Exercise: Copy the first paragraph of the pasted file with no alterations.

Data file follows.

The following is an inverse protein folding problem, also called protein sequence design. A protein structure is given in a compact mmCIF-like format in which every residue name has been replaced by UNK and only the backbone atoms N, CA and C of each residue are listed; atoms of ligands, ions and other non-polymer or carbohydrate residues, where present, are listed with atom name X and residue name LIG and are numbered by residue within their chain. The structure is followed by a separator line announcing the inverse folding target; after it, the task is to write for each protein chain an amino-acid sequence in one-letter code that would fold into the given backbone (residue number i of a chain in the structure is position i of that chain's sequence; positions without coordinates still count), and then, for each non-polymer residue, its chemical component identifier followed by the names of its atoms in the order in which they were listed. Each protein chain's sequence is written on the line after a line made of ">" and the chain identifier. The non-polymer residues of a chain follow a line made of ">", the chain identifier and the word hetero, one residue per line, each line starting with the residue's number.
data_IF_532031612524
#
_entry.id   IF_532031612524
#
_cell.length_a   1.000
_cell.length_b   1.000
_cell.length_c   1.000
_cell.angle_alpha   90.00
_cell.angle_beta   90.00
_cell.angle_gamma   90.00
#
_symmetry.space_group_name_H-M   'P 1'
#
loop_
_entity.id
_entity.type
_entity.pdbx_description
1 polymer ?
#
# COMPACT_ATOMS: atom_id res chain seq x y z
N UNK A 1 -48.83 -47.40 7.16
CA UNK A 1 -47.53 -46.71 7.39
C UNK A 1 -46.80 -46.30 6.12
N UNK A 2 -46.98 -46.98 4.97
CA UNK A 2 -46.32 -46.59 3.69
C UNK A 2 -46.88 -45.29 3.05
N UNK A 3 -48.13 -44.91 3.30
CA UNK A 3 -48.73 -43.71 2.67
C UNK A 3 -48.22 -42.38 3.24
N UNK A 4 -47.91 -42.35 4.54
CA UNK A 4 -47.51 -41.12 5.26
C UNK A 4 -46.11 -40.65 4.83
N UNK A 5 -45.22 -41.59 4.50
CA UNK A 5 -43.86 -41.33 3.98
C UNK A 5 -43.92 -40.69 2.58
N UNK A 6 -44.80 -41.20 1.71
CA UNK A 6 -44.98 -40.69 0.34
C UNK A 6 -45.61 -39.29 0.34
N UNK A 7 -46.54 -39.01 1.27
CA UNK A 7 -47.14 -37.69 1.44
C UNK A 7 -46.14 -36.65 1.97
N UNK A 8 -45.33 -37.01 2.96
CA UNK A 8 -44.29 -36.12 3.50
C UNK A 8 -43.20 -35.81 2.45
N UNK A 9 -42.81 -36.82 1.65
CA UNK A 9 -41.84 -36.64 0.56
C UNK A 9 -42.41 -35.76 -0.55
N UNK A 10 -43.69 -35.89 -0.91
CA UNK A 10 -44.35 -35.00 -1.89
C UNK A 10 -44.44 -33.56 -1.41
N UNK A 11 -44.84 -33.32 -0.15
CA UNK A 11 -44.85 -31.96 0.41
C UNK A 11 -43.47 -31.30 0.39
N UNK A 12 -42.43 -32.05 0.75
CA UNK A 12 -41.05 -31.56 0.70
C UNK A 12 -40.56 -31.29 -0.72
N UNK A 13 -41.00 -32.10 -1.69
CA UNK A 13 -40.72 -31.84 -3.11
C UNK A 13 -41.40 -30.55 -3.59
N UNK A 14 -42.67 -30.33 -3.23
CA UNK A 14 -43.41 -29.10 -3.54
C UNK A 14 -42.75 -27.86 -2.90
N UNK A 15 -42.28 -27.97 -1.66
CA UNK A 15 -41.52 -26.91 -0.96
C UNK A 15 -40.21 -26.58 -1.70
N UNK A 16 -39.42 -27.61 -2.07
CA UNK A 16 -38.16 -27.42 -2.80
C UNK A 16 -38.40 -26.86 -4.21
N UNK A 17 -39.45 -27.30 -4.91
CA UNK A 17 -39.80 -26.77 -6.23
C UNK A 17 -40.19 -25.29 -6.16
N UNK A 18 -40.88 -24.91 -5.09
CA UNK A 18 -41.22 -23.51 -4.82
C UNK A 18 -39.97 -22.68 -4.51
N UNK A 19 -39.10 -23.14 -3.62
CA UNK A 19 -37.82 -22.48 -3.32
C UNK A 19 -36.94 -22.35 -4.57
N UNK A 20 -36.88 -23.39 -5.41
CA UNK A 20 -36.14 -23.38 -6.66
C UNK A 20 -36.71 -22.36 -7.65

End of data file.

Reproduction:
The following is an inverse protein folding problem, also called protein sequence design. A protein structure is given in a compact mmCIF-like format in which every residue name has been replaced by UNK and only the backbone atoms N, CA and C of each residue are listed; atoms of ligands, ions and other non-polymer or carbohydrate residues, where present, are listed with atom name X and residue name LIG and are numbered by residue within their chain. The structure is followed by a separator line announcing the inverse folding target; after it, the task is to write for each protein chain an amino-acid sequence in one-letter code that would fold into the given backbone (residue number i of a chain in the structure is position i of that chain's sequence; positions without coordinates still count), and then, for each non-polymer residue, its chemical component identifier followed by the names of its atoms in the order in which they were listed. Each protein chain's sequence is written on the line after a line made of ">" and the chain identifier. The non-polymer residues of a chain follow a line made of ">", the chain identifier and the word hetero, one residue per line, each line starting with the residue's number.